New York, NY: Routledge (2015)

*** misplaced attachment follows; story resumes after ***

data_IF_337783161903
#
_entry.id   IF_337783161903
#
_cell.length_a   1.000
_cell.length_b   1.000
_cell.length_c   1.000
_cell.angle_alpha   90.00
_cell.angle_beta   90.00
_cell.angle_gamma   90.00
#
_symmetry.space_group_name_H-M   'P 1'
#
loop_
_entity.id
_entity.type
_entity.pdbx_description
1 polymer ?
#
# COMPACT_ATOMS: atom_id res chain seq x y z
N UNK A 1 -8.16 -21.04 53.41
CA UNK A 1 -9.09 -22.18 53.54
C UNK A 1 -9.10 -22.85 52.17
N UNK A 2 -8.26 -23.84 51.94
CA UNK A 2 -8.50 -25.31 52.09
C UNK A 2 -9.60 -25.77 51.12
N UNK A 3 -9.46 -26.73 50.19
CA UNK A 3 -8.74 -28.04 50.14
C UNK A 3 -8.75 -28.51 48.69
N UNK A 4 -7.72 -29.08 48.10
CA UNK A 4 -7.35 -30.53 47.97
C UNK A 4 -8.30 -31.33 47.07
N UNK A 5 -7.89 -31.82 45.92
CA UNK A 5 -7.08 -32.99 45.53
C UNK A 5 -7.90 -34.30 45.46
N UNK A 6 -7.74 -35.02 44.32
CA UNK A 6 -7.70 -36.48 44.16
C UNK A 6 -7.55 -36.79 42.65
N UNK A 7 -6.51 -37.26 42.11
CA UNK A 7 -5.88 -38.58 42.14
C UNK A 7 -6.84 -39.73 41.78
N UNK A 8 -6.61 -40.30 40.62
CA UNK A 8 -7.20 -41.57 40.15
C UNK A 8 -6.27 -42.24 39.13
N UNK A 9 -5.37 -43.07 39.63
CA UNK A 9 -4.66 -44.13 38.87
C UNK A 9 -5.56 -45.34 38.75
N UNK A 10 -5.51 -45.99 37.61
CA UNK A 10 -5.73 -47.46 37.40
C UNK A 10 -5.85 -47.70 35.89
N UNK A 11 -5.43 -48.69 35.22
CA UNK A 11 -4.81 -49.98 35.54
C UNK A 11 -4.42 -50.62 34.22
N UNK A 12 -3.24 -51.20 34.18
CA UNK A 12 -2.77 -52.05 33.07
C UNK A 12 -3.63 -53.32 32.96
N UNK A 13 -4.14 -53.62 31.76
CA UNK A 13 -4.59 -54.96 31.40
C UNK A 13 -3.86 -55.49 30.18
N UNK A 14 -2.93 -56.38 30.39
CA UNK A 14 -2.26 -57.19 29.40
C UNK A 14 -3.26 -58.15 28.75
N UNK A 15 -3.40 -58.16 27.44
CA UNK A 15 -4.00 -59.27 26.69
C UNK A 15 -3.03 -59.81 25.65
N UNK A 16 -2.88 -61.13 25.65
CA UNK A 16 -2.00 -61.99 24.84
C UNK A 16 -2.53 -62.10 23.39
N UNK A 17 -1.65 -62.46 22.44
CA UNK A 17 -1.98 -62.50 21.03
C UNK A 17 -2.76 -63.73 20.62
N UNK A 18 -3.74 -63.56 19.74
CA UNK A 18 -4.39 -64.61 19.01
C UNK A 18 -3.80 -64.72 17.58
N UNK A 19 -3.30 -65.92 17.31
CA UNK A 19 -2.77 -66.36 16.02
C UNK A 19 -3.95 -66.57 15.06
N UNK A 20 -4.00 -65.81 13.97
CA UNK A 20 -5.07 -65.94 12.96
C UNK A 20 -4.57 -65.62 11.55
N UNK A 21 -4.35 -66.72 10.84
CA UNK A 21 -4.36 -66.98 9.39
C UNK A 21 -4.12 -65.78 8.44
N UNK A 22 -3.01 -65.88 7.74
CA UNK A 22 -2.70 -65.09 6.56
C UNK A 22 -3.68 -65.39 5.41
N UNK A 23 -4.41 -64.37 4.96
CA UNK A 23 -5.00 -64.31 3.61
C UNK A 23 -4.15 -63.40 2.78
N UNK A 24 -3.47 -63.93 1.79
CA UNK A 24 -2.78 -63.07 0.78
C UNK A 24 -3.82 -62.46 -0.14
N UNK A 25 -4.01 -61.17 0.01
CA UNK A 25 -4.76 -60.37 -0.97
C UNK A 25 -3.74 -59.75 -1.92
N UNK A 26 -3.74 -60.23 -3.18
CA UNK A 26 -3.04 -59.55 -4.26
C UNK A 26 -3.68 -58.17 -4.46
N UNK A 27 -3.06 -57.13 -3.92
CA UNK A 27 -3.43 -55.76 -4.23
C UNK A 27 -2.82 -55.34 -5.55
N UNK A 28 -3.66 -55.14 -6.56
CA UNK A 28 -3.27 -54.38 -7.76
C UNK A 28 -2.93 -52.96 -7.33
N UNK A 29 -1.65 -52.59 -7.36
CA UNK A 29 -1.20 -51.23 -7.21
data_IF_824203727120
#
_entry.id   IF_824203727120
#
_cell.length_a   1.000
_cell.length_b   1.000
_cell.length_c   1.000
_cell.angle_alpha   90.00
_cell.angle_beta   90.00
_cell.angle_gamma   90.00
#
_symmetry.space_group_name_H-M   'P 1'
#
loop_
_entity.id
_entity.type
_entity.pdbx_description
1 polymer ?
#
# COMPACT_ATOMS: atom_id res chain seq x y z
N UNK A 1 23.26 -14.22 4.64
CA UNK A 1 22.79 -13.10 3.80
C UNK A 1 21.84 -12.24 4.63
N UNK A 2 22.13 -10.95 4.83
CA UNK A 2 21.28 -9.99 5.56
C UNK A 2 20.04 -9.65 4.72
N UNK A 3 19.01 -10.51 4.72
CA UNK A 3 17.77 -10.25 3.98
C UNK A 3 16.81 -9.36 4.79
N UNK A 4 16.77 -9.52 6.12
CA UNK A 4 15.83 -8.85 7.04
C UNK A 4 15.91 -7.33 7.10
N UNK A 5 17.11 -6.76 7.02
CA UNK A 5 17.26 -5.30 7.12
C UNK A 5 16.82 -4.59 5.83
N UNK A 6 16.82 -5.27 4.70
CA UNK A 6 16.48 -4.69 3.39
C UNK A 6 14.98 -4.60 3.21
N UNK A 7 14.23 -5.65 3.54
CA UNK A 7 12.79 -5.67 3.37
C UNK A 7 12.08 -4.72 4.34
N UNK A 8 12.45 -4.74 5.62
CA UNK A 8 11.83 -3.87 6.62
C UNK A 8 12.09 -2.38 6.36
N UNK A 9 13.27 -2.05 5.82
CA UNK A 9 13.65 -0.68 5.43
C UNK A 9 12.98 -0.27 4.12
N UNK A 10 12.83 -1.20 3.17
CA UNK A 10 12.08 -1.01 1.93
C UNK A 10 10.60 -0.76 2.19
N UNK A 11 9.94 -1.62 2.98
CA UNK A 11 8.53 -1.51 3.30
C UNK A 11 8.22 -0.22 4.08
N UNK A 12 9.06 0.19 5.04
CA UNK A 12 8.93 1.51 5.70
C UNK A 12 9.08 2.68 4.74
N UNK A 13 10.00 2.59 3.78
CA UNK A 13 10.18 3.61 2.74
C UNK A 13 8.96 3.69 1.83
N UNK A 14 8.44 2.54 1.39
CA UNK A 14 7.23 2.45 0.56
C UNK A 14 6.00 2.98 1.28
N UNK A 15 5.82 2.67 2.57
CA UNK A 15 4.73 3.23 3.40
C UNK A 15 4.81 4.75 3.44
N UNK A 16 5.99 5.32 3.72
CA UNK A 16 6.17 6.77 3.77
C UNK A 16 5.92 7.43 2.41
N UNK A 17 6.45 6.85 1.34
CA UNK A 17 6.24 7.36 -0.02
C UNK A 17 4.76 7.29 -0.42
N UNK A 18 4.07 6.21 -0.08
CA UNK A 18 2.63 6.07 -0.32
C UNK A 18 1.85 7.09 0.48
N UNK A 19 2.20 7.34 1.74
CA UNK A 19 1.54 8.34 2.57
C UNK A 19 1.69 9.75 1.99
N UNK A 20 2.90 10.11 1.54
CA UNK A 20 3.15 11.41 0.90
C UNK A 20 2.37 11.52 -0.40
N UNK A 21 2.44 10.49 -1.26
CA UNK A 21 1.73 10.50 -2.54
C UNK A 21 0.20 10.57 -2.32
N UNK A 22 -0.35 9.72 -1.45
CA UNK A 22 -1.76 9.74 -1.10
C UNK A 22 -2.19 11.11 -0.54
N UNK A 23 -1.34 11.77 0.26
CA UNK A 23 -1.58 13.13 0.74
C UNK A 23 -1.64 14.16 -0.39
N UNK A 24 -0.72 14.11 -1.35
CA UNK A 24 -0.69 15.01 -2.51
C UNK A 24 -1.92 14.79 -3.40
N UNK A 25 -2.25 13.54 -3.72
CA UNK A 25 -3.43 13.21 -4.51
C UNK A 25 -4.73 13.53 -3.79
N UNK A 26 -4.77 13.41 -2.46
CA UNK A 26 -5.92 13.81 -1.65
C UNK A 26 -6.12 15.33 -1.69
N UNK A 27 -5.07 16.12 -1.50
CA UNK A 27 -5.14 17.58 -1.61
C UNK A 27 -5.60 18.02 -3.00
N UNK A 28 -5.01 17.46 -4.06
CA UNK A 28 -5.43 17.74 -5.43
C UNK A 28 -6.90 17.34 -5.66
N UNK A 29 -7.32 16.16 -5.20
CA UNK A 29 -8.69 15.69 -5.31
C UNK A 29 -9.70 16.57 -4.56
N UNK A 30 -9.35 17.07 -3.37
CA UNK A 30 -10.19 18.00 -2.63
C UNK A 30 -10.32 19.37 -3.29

Nominalism, which has its origins in the Middle Ages and continues into the Twenty-First Century, is the doctrine that there are no universals. This book is unique in bringing together essays on the history of nominalism and essays that present a systematic discussion of nominalism. It introduces the reader to the distinction between particulars and universals, to the difficulties posed by this distinction, and to the main motivations for the rejection of universals. It also describes the main varieties of nominalism about properties and provides tools to understand how they developed in the history of Western Philosophy. All essays are new and are written by experts on the topic, and they advance the discussion about nominalism to a new level.